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AMBASSADORS

Yeti Ambassador

Kent
Rollins

Hollis
,
Oklahoma
Ranch & Rodeo
Kent Rollins
Kent Rollins is a born-and-raised cowboy, a captivating storyteller, and a hell of a chuck wagon cook. The governer of Oklahoma even named him the “Official Chuck Wagon of Oklahoma”, and his chicken fried steak outperformed Bobby Flay’s on the Food Network’s TV show Throwdown! With Bobby Flay. Needless to say, he could whip up a great meal blindfolded. But Kent’s legacy stretches far beyond his culinary skills. His contagious and charming character is evident to everyone he meets, and his passion for keeping the ranch lifestyle alive is unwavering. It’s why he and his wife Shannon still continue to travel the country today, feeding hungry cowboys on ranches and sharing his best stories over a hot meal.

Q:

What goes through your head when you first wake up in the morning before you cook for cowboys?

A:

What Mother Nature has planned today is always my first thought when I climb out of my bedroll in the morning. Is she going to throw a 65 mph wind while I’m making biscuits? I just hope she’s in a good mood today!

Q:

Where is your favorite place to cook?

A:

A remote ranch where cell service is patchy. Some of the best views I’ve seen out of my kitchen window have been on the Bell Ranch in Northern New Mexico and the Palo Duro Canyon in the Texas Panhandle.

Q:

How do you up your game year after year?

A:

Cowboys are the best folks to do cooking experiments on because they’re a captive audience. There’s nowhere else to go! I try out a lot of new recipes on those fellers and I have gotten more creative with the ingredients I use and the dishes I make. I also like to challenge myself with TV cooking competitions that are outside my comfort zones to show folks I can cook in any location with any ingredient and make it cowboy worthy.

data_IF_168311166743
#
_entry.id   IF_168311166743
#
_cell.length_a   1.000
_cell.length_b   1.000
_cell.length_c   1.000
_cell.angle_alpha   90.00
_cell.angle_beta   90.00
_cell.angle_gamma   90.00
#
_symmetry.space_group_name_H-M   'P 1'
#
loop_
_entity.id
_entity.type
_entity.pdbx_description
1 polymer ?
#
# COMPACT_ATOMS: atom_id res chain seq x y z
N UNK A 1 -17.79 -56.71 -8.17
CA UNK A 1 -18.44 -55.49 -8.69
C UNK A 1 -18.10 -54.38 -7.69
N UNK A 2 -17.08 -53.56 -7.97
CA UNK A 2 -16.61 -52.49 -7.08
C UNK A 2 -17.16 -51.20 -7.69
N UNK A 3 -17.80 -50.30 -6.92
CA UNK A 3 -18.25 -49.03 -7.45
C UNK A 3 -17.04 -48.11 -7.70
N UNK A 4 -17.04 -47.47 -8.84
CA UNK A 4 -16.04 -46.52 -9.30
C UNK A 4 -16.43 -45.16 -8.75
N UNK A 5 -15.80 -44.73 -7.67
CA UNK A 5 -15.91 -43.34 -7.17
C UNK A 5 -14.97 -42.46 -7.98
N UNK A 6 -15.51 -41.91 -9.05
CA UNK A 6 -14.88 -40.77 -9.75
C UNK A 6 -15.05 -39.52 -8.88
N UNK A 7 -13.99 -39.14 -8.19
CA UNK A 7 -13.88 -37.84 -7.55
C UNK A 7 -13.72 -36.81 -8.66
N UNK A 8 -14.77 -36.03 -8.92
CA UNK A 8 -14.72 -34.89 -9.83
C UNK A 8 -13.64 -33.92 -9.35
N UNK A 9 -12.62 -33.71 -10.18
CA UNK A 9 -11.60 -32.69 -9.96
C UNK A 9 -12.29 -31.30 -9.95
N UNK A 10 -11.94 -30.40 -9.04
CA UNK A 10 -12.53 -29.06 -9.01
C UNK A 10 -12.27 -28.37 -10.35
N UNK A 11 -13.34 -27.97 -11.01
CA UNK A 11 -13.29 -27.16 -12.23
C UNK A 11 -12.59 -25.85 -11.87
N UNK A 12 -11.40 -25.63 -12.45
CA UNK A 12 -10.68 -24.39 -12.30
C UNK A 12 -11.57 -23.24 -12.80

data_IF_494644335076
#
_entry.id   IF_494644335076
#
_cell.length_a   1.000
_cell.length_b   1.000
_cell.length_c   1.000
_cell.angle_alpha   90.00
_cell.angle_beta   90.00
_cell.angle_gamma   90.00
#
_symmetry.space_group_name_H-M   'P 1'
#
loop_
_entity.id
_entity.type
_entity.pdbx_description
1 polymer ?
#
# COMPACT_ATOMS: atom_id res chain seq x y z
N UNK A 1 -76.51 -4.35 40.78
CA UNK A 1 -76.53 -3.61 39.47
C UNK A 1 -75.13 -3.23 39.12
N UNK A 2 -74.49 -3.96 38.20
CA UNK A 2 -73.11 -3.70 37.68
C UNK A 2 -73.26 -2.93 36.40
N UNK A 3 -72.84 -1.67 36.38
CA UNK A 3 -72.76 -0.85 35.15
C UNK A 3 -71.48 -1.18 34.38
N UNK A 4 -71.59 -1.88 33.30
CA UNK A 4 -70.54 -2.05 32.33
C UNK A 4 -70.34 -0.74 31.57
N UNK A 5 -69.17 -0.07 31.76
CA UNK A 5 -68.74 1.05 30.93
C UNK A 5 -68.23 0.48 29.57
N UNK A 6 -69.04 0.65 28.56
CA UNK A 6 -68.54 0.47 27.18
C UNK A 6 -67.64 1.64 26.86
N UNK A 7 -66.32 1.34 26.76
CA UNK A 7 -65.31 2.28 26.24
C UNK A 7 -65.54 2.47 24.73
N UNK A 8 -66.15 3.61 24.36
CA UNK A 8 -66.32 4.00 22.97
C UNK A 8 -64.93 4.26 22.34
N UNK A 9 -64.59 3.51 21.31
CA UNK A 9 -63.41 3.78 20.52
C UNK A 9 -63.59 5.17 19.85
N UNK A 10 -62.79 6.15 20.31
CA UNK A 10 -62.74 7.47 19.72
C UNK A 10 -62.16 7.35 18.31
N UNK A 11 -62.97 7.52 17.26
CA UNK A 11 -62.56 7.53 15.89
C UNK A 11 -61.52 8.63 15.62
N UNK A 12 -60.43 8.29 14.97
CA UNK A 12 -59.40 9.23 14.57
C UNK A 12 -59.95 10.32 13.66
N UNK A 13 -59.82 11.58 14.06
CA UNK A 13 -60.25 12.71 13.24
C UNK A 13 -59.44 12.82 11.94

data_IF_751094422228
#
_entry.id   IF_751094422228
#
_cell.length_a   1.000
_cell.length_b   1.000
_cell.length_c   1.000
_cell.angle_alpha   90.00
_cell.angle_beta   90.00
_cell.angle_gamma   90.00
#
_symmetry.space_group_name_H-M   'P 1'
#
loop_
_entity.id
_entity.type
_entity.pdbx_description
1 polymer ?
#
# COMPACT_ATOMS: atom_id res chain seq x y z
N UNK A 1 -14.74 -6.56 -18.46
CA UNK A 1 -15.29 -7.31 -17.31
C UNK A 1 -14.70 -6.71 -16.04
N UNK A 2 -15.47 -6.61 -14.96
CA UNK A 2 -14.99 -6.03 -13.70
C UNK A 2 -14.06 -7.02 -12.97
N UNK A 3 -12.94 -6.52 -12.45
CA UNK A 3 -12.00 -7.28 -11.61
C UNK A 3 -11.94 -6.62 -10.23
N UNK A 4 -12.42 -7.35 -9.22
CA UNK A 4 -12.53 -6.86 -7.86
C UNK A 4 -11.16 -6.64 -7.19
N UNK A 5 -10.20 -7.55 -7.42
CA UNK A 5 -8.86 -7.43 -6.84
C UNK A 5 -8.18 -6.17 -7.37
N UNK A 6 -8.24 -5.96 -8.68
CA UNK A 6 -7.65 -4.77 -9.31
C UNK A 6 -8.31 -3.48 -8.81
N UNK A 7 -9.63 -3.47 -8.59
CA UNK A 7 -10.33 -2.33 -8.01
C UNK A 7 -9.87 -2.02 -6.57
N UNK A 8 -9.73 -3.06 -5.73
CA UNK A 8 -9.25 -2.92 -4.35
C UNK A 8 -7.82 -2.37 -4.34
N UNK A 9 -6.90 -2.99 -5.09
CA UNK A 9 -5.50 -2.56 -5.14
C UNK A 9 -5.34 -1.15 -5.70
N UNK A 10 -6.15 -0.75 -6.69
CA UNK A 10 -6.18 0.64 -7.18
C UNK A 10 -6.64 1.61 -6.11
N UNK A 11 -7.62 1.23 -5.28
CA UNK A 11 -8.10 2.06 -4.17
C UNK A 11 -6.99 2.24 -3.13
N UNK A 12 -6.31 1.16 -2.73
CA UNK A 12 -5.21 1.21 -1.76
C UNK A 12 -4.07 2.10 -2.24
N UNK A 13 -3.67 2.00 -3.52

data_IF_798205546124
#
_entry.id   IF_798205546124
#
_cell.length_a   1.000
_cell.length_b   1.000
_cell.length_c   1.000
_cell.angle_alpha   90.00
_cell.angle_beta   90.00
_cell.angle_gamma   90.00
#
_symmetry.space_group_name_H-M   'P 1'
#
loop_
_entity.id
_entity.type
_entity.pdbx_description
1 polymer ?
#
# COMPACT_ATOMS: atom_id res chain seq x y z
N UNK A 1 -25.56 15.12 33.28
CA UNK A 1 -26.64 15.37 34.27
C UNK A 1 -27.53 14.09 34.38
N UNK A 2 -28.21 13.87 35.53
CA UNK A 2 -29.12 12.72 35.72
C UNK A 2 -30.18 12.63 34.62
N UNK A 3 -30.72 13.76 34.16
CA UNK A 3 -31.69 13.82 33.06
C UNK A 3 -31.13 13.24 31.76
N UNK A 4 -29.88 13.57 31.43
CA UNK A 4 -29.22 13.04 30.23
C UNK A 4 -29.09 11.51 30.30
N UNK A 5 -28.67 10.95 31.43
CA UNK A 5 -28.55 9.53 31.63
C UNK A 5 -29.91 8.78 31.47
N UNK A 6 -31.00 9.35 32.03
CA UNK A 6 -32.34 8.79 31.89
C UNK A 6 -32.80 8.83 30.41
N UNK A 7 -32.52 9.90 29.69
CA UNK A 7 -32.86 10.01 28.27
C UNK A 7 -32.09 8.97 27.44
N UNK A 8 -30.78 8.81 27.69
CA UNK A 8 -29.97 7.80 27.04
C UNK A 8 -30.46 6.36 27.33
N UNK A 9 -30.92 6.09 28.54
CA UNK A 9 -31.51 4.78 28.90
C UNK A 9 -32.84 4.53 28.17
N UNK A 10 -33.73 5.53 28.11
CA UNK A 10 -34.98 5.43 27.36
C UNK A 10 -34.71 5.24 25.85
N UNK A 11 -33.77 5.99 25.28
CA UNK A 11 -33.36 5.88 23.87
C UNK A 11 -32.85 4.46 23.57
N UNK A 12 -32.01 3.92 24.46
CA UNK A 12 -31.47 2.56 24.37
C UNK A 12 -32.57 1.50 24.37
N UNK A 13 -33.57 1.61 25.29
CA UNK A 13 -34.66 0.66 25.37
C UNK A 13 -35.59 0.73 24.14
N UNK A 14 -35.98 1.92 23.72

Q:

If you could do anything better what would it be?

A:

I would really like to work with kids more and spend time teaching them all about Dutch-oven cooking and the cowboy lifestyle.

Q:

Who are your heroes? Who do you look up to?

A:

My heroes are all those old ranch cooks who paved the way for me and Shannon so many years ago. I tip my hat to them for all the trails they traveled and hands they fed. I also look up to God first and then my wife, they both continually inspire me to work hard, have faith, and be ever thankful of life’s little blessings.

Q:

What haven’t you accomplished that you aspire to do in your lifetime?

A:

I would love to have my own cooking show to introduce the ranching and cowboy lifestyle to many folks who don’t know that it’s still a thriving industry.

Q:

What part of you, or what you do, reflects a spirit of restlessness?

A:

I truly love cooking outdoors because every meal is a new experience. We have to adjust to the climate and conditions and always have to have a plan B if you forgot the milk because the nearest grocery store is 75 miles away. I have to be challenged in order to be happy, and outdoors in Mother Nature’s kitchen is the best place for that.

Q:

If there is any love-hate relationship with any aspect of what you do, can you describe what that is?

A:

I do despise building a fire in ol’ Bertha (our wood stove) when it’s hot and humid. There have been times I’ve built a fire when it was 114 degrees outside. A constant howling wind is also the other aspect of outdoor cooking that I could sure do without.

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